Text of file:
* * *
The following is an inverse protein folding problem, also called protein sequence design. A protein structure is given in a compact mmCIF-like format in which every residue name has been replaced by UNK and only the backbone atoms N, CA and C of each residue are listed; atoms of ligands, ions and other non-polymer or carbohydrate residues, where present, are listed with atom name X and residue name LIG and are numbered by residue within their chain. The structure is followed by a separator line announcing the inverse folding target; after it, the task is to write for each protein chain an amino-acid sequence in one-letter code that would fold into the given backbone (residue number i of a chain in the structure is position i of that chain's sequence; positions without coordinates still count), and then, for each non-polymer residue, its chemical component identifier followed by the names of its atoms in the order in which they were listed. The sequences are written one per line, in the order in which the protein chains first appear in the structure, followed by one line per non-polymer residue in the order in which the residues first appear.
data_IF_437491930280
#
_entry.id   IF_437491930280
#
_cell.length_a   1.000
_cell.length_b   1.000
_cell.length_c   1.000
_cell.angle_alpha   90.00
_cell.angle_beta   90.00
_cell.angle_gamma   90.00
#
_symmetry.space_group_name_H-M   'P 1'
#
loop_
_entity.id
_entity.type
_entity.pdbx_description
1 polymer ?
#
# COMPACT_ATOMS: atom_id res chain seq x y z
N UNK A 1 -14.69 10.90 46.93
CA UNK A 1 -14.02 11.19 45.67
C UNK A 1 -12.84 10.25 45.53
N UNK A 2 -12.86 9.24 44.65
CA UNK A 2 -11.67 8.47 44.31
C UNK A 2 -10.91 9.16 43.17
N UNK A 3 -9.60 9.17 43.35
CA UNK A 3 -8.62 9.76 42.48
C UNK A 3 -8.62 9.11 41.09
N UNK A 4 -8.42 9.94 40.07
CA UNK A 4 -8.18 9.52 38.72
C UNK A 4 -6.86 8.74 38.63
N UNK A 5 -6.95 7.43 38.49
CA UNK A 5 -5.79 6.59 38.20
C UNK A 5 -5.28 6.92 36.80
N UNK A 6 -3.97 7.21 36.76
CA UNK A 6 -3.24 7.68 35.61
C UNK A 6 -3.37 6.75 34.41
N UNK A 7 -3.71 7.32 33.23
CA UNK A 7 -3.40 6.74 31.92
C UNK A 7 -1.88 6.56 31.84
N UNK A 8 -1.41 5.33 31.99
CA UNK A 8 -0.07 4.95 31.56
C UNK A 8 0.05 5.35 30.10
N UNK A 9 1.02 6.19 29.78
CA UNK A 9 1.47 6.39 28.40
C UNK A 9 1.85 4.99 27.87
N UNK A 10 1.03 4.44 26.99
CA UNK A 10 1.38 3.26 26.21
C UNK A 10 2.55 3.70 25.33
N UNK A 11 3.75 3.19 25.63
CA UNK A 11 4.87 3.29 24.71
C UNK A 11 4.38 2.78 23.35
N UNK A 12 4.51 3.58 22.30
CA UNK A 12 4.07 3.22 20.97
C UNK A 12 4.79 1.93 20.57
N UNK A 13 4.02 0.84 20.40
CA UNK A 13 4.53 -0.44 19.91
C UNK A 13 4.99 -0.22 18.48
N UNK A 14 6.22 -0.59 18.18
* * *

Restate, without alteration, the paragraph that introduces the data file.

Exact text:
The following is an inverse protein folding problem, also called protein sequence design. A protein structure is given in a compact mmCIF-like format in which every residue name has been replaced by UNK and only the backbone atoms N, CA and C of each residue are listed; atoms of ligands, ions and other non-polymer or carbohydrate residues, where present, are listed with atom name X and residue name LIG and are numbered by residue within their chain. The structure is followed by a separator line announcing the inverse folding target; after it, the task is to write for each protein chain an amino-acid sequence in one-letter code that would fold into the given backbone (residue number i of a chain in the structure is position i of that chain's sequence; positions without coordinates still count), and then, for each non-polymer residue, its chemical component identifier followed by the names of its atoms in the order in which they were listed. The sequences are written one per line, in the order in which the protein chains first appear in the structure, followed by one line per non-polymer residue in the order in which the residues first appear.